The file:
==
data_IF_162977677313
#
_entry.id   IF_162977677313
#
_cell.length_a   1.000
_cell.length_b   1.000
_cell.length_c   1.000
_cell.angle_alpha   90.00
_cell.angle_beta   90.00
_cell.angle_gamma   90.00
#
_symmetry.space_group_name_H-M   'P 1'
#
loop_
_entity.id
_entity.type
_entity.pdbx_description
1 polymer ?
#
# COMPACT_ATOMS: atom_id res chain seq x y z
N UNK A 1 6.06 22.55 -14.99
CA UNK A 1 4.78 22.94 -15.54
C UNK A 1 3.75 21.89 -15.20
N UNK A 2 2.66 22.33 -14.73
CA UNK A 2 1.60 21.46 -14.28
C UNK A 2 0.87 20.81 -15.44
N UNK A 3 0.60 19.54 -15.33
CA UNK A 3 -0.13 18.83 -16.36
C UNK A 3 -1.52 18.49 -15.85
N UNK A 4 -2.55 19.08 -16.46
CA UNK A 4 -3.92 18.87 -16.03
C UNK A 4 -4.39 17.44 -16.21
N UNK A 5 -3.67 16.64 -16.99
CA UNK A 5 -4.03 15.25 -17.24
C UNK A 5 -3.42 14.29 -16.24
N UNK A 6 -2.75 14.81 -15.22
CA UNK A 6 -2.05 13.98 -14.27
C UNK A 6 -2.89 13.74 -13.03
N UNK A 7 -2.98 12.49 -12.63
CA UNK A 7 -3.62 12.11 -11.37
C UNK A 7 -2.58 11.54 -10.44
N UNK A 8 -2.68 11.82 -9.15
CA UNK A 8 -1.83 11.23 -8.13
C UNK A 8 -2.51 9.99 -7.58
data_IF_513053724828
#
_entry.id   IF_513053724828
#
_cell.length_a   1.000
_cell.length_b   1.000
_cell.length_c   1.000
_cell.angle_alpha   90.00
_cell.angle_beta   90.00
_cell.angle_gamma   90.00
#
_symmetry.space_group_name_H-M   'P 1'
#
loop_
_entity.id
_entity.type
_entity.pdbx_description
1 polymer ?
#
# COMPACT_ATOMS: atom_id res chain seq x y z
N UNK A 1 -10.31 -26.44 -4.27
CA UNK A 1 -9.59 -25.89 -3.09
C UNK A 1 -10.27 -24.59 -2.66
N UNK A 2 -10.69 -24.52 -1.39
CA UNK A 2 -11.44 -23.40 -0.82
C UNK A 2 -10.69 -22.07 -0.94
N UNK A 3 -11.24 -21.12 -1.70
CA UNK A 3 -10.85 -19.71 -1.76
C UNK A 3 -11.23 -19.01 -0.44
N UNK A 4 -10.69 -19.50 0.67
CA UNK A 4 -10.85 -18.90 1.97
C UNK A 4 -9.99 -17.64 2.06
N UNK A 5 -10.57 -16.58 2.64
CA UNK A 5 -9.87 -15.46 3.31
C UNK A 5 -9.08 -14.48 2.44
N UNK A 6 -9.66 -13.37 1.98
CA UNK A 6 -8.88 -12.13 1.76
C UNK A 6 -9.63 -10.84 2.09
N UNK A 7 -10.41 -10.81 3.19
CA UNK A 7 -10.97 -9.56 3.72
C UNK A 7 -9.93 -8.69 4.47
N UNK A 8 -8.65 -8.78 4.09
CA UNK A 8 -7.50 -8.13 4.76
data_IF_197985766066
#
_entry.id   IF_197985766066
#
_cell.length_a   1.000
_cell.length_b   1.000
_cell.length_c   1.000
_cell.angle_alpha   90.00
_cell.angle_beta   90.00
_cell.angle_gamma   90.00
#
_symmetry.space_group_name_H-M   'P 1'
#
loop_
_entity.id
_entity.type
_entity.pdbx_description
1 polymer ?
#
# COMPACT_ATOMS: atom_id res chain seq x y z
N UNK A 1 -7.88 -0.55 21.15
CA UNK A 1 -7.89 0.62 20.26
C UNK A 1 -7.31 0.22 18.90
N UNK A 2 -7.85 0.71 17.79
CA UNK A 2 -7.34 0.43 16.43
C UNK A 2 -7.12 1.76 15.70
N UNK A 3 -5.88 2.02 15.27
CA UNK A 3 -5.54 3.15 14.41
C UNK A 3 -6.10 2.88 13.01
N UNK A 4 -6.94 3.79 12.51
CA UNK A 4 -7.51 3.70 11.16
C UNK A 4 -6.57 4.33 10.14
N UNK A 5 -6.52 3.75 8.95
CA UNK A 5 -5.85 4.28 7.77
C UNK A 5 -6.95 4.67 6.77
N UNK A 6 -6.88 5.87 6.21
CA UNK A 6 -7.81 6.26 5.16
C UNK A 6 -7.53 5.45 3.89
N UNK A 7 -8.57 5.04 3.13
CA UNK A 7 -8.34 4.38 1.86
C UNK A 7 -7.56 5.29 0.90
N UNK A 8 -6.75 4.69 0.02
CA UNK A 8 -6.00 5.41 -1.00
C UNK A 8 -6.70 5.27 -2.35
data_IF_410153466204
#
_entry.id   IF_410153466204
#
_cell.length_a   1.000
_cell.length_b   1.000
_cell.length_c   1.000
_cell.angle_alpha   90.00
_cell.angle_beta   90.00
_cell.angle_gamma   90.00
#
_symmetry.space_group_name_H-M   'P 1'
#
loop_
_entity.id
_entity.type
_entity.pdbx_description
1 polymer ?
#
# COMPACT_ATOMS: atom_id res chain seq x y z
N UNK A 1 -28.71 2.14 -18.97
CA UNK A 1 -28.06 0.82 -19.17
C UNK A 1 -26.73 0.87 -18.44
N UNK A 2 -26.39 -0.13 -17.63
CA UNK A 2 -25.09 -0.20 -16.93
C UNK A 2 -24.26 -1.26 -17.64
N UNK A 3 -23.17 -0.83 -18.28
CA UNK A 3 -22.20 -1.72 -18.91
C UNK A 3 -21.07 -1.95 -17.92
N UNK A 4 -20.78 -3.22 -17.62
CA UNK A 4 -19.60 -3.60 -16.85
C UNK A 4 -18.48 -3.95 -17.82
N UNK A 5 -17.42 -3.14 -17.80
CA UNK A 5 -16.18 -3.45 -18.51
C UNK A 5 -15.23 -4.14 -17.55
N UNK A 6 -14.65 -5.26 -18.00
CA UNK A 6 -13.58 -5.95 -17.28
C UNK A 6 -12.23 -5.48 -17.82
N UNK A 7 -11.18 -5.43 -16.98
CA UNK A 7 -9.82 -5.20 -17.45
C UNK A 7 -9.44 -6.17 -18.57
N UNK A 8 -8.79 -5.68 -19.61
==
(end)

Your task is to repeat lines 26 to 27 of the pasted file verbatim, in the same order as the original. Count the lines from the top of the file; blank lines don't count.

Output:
C UNK A 2 0.87 20.81 -15.44
N UNK A 3 0.60 19.54 -15.33